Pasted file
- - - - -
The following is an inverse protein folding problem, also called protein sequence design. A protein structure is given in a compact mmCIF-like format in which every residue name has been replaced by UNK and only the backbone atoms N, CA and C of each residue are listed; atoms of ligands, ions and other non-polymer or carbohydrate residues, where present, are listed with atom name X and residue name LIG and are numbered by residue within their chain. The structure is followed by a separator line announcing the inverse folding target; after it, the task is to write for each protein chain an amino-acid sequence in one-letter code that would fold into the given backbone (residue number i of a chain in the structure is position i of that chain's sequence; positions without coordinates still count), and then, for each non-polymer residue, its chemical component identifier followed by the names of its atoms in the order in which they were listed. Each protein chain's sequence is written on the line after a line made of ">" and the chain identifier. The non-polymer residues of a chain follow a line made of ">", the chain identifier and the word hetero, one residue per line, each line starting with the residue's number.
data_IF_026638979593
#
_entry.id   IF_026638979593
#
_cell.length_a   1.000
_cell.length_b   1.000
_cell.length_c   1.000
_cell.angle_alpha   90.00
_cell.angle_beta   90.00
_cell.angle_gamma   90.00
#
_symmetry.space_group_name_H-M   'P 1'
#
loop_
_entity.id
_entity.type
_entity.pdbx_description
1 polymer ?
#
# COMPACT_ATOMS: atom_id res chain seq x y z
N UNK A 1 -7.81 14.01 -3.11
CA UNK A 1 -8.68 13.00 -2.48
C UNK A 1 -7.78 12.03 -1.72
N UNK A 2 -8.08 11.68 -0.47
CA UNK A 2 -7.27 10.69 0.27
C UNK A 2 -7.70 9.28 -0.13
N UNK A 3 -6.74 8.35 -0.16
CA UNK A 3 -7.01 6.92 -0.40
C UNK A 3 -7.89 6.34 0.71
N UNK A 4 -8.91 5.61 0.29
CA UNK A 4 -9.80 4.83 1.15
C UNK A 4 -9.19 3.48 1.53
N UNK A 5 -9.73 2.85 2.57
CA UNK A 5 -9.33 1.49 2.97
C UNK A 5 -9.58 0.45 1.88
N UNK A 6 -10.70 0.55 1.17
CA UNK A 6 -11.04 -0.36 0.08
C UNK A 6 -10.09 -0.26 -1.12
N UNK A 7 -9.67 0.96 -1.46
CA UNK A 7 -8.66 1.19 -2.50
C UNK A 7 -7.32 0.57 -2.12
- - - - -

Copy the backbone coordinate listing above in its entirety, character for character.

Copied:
The following is an inverse protein folding problem, also called protein sequence design. A protein structure is given in a compact mmCIF-like format in which every residue name has been replaced by UNK and only the backbone atoms N, CA and C of each residue are listed; atoms of ligands, ions and other non-polymer or carbohydrate residues, where present, are listed with atom name X and residue name LIG and are numbered by residue within their chain. The structure is followed by a separator line announcing the inverse folding target; after it, the task is to write for each protein chain an amino-acid sequence in one-letter code that would fold into the given backbone (residue number i of a chain in the structure is position i of that chain's sequence; positions without coordinates still count), and then, for each non-polymer residue, its chemical component identifier followed by the names of its atoms in the order in which they were listed. Each protein chain's sequence is written on the line after a line made of ">" and the chain identifier. The non-polymer residues of a chain follow a line made of ">", the chain identifier and the word hetero, one residue per line, each line starting with the residue's number.
data_IF_026638979593
#
_entry.id   IF_026638979593
#
_cell.length_a   1.000
_cell.length_b   1.000
_cell.length_c   1.000
_cell.angle_alpha   90.00
_cell.angle_beta   90.00
_cell.angle_gamma   90.00
#
_symmetry.space_group_name_H-M   'P 1'
#
loop_
_entity.id
_entity.type
_entity.pdbx_description
1 polymer ?
#
# COMPACT_ATOMS: atom_id res chain seq x y z
N UNK A 1 -7.81 14.01 -3.11
CA UNK A 1 -8.68 13.00 -2.48
C UNK A 1 -7.78 12.03 -1.72
N UNK A 2 -8.08 11.68 -0.47
CA UNK A 2 -7.27 10.69 0.27
C UNK A 2 -7.70 9.28 -0.13
N UNK A 3 -6.74 8.35 -0.16
CA UNK A 3 -7.01 6.92 -0.40
C UNK A 3 -7.89 6.34 0.71
N UNK A 4 -8.91 5.61 0.29
CA UNK A 4 -9.80 4.83 1.15
C UNK A 4 -9.19 3.48 1.53
N UNK A 5 -9.73 2.85 2.57
CA UNK A 5 -9.33 1.49 2.97
C UNK A 5 -9.58 0.45 1.88
N UNK A 6 -10.70 0.55 1.17
CA UNK A 6 -11.04 -0.36 0.08
C UNK A 6 -10.09 -0.26 -1.12
N UNK A 7 -9.67 0.96 -1.46
CA UNK A 7 -8.66 1.19 -2.50
C UNK A 7 -7.32 0.57 -2.12